Three years ago, Governor Rick Scott vetoed a controversial alimony reform bill at least in part because it had a retroactive provision, which likely made it unconstitutional. Today another controversial alimony reform bill (the new alimony bill) sits on his desk awaiting either his signature or another veto. What will he do? No one knows for sure. He has fourteen days to sign it or veto it. If he does neither, it becomes law.
There are several grounds for divorce in the state of Florida, and mental incapacity is becoming a more common reason to end a marriage. This is a sensitive issue, though, and there are many factors that determine how a spouse may seek divorce under these circumstances.
Divorce comes with a long list of life-changing considerations. From paying child support to finding new social circles, the end of a marriage is a lot more than a legal process. Asset division is one of many aspects of divorce that can lead to conflict between spouses.
Many people who are going through the process of divorce focus on their own happiness and well-being. While it is important to prioritize your personal interests, it is critical that parents set a responsible, healthy example for children.
Divorces are often long and complicated procedures, and there are several key factors to keep in mind if you intend on divorcing your spouse. The process of ending a marriage can become incredibly complicated if you have children. Despite all of the disputes that you may face—from alimony to property division and everything in between—it is always important to keep your children’s best interests in mind.
Getting divorced is a difficult process for both spouses, as well as for any children that the couple might have. Even couples with the best intentions will face countless stressors throughout the divorce process, and while you may not know exactly what to expect or how to handle the pressure, it is important to be prepared.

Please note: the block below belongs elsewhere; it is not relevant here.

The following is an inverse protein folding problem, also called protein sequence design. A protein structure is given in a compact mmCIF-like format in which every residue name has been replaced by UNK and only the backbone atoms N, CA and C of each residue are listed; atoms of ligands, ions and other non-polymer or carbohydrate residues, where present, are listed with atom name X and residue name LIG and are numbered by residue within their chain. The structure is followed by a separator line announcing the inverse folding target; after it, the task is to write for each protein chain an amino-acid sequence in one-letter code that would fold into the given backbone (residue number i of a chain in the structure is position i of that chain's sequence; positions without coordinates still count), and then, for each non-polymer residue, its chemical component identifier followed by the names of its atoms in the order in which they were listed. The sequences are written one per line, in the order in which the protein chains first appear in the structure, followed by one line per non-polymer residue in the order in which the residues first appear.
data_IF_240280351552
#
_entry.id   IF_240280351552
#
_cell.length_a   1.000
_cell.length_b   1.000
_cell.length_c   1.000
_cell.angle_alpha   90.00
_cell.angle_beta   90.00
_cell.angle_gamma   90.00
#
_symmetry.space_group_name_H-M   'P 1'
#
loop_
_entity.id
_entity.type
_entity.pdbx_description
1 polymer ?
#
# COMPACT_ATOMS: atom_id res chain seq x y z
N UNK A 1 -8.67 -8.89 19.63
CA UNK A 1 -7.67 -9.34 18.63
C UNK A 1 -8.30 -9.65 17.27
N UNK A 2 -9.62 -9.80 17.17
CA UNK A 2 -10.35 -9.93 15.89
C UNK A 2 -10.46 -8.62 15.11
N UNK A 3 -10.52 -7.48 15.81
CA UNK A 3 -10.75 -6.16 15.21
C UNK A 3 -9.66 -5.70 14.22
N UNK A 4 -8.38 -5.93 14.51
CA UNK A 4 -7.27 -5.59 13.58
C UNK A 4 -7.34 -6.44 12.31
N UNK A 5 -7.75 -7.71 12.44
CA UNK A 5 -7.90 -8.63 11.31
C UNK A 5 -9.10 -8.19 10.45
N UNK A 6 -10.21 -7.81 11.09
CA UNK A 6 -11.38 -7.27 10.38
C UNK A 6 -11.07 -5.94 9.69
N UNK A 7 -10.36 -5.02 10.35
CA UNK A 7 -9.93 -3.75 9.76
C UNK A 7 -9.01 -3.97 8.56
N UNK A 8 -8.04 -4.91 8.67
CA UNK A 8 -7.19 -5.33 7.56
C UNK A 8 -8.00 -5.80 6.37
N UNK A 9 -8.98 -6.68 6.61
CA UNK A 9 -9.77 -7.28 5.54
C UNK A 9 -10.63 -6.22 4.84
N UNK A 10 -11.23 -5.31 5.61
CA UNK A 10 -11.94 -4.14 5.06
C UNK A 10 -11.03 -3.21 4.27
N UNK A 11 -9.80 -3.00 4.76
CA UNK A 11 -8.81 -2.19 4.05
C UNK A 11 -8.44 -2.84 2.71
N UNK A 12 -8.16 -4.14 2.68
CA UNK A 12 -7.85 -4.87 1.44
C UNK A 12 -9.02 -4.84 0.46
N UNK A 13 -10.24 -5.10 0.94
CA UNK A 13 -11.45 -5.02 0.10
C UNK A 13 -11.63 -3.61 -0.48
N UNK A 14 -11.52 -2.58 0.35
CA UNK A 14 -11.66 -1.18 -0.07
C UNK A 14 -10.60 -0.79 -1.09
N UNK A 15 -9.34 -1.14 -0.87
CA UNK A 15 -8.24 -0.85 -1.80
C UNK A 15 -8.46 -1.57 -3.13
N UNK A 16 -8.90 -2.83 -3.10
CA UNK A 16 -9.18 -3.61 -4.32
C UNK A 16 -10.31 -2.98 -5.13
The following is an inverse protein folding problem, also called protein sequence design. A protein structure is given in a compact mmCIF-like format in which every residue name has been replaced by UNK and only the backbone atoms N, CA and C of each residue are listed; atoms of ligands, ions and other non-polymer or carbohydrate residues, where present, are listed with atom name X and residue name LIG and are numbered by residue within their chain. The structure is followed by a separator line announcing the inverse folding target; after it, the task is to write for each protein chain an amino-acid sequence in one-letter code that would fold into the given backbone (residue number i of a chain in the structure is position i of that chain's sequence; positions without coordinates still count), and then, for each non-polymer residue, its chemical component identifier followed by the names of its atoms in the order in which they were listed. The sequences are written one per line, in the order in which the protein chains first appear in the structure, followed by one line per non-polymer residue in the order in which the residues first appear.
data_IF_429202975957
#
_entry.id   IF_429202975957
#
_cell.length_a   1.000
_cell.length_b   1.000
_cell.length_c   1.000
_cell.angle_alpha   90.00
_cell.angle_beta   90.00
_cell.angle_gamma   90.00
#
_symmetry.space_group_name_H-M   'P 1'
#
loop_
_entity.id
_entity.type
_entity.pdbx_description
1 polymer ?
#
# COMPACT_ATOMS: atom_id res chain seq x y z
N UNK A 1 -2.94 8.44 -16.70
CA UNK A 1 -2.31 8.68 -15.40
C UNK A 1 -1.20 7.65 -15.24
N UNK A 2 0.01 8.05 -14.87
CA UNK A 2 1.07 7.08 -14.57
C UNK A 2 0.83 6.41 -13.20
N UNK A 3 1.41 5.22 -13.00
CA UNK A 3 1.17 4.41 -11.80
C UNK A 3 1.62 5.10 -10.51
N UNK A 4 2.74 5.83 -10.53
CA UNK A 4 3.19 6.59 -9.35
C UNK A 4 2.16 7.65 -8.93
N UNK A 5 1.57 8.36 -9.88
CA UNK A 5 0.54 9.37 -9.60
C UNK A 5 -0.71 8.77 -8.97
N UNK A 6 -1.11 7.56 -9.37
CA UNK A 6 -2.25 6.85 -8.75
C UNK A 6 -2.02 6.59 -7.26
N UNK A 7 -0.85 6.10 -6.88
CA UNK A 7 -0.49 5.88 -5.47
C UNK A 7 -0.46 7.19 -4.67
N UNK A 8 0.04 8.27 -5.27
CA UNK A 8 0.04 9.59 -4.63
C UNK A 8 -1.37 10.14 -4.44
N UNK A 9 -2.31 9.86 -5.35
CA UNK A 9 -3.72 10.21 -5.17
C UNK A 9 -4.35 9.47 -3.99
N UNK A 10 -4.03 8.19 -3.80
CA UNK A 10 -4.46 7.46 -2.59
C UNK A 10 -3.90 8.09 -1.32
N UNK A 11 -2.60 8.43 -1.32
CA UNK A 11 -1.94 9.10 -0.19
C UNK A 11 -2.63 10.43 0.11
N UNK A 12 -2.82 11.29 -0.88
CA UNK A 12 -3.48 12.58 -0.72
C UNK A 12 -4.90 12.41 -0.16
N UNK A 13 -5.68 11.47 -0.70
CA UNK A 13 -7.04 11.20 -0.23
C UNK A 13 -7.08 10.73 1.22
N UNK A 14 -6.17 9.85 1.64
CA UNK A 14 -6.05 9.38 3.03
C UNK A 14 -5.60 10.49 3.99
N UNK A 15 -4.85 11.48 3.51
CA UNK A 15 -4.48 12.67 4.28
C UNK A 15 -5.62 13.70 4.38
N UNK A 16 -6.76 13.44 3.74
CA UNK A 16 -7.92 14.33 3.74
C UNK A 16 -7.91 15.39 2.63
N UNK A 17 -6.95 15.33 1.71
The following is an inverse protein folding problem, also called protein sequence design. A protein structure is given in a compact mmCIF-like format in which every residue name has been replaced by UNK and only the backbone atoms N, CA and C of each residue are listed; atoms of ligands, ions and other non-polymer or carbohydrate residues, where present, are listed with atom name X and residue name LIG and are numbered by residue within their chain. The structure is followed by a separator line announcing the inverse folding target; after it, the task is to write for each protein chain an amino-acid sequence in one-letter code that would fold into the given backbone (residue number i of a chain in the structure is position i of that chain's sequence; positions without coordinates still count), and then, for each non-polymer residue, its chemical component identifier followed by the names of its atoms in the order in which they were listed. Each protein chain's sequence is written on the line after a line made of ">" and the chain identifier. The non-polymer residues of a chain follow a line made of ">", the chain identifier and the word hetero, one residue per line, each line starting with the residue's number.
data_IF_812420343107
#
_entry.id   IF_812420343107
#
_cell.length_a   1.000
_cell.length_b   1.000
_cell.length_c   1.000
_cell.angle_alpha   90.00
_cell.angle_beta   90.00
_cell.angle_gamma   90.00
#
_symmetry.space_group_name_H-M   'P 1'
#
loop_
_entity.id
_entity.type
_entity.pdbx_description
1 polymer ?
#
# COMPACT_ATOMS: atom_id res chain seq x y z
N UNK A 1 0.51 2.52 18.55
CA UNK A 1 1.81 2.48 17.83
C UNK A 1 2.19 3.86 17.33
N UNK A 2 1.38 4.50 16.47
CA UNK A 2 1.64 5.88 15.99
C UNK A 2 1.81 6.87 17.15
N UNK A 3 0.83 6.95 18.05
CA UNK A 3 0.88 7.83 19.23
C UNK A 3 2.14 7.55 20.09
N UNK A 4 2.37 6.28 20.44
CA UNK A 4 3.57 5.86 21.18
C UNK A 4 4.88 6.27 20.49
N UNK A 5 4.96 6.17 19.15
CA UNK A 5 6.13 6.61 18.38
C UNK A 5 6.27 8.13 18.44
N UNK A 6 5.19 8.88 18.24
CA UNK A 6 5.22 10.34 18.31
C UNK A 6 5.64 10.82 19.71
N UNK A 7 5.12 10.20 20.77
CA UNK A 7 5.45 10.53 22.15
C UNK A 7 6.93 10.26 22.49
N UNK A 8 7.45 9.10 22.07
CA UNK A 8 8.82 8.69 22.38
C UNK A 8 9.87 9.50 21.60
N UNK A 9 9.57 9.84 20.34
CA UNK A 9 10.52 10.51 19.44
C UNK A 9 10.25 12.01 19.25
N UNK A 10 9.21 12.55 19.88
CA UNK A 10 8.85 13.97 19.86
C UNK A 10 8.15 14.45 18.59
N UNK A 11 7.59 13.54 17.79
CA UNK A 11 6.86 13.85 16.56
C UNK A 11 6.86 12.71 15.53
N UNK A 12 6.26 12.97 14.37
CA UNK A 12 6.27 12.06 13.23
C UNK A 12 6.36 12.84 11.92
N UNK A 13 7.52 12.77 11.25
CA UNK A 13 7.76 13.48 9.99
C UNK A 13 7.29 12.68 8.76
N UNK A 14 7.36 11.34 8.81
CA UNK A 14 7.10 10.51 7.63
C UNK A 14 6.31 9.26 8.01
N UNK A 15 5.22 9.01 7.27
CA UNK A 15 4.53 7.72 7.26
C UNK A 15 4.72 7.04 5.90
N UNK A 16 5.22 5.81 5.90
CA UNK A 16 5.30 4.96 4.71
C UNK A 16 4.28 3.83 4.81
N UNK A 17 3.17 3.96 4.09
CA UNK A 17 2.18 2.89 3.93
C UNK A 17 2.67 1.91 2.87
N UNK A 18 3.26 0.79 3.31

Thousands of people across the United States face divorce every year, and even the smoothest and most mature divorces bring with them stress and complications. While there are seldom any differences between how a man and how a woman will experience the actual proceedings, studies suggest that women are more at risk of losing their current lifestyles and standard of living following a divorce.
Alimony, or spousal support, is often the most contentious aspect of a divorce, and many couples who think their separation will be amicable end up facing complications when it comes to talking money. In general, alimony is the money that one spouse gives to the other for support during and after the divorce.
If you are considering divorcing your spouse, or if your spouse has already filed for divorce, you will have to confront alimony or spousal support at some point. It is an inescapable part of the divorce process, and if your spouse earns more than you, there is a chance that a Florida court will order him or her to pay you alimony.
Divorce is never an easy process. Even if you and your spouse acknowledge that your marriage has broken down beyond repair, it is still difficult to come to terms with the concept of divorce. In spite of this, the American Psychological Association claims that as many as 40 percent to 50 percent of couples in America will divorce, and even more continue to divorce in their second and subsequent marriages.